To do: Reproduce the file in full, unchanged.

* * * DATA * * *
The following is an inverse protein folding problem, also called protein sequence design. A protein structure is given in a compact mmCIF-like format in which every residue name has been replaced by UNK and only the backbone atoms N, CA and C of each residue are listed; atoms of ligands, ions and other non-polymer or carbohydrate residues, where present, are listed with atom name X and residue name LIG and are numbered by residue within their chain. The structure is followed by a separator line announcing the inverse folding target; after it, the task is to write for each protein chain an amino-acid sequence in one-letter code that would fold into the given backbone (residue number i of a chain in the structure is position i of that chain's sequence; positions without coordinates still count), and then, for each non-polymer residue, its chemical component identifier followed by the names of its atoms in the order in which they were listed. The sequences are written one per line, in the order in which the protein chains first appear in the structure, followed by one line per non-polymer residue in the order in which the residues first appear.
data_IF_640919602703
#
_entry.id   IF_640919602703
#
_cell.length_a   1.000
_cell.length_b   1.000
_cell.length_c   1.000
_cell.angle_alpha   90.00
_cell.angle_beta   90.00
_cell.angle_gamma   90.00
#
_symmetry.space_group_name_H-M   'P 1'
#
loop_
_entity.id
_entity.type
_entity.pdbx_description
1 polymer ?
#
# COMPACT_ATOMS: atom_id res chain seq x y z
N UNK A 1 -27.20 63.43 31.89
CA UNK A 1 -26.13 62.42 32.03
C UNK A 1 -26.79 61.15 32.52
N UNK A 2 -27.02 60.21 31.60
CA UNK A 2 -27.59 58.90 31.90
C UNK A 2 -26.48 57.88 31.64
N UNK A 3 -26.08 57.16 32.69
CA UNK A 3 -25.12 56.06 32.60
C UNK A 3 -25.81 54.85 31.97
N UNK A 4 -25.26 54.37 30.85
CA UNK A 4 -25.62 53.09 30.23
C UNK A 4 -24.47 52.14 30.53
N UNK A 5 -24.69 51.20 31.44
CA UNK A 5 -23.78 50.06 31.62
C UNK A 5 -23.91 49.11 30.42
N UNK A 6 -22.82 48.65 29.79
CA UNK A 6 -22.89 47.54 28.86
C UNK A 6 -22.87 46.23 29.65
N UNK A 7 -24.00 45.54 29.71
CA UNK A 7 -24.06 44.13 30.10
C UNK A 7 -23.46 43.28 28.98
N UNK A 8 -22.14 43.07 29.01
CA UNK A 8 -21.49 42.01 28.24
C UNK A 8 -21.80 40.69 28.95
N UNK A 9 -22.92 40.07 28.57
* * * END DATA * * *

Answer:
The following is an inverse protein folding problem, also called protein sequence design. A protein structure is given in a compact mmCIF-like format in which every residue name has been replaced by UNK and only the backbone atoms N, CA and C of each residue are listed; atoms of ligands, ions and other non-polymer or carbohydrate residues, where present, are listed with atom name X and residue name LIG and are numbered by residue within their chain. The structure is followed by a separator line announcing the inverse folding target; after it, the task is to write for each protein chain an amino-acid sequence in one-letter code that would fold into the given backbone (residue number i of a chain in the structure is position i of that chain's sequence; positions without coordinates still count), and then, for each non-polymer residue, its chemical component identifier followed by the names of its atoms in the order in which they were listed. The sequences are written one per line, in the order in which the protein chains first appear in the structure, followed by one line per non-polymer residue in the order in which the residues first appear.
data_IF_640919602703
#
_entry.id   IF_640919602703
#
_cell.length_a   1.000
_cell.length_b   1.000
_cell.length_c   1.000
_cell.angle_alpha   90.00
_cell.angle_beta   90.00
_cell.angle_gamma   90.00
#
_symmetry.space_group_name_H-M   'P 1'
#
loop_
_entity.id
_entity.type
_entity.pdbx_description
1 polymer ?
#
# COMPACT_ATOMS: atom_id res chain seq x y z
N UNK A 1 -27.20 63.43 31.89
CA UNK A 1 -26.13 62.42 32.03
C UNK A 1 -26.79 61.15 32.52
N UNK A 2 -27.02 60.21 31.60
CA UNK A 2 -27.59 58.90 31.90
C UNK A 2 -26.48 57.88 31.64
N UNK A 3 -26.08 57.16 32.69
CA UNK A 3 -25.12 56.06 32.60
C UNK A 3 -25.81 54.85 31.97
N UNK A 4 -25.26 54.37 30.85
CA UNK A 4 -25.62 53.09 30.23
C UNK A 4 -24.47 52.14 30.53
N UNK A 5 -24.69 51.20 31.44
CA UNK A 5 -23.78 50.06 31.62
C UNK A 5 -23.91 49.11 30.42
N UNK A 6 -22.82 48.65 29.79
CA UNK A 6 -22.89 47.54 28.86
C UNK A 6 -22.87 46.23 29.65
N UNK A 7 -24.00 45.54 29.71
CA UNK A 7 -24.06 44.13 30.10
C UNK A 7 -23.46 43.28 28.98
N UNK A 8 -22.14 43.07 29.01
CA UNK A 8 -21.49 42.01 28.24
C UNK A 8 -21.80 40.69 28.95
N UNK A 9 -22.92 40.07 28.57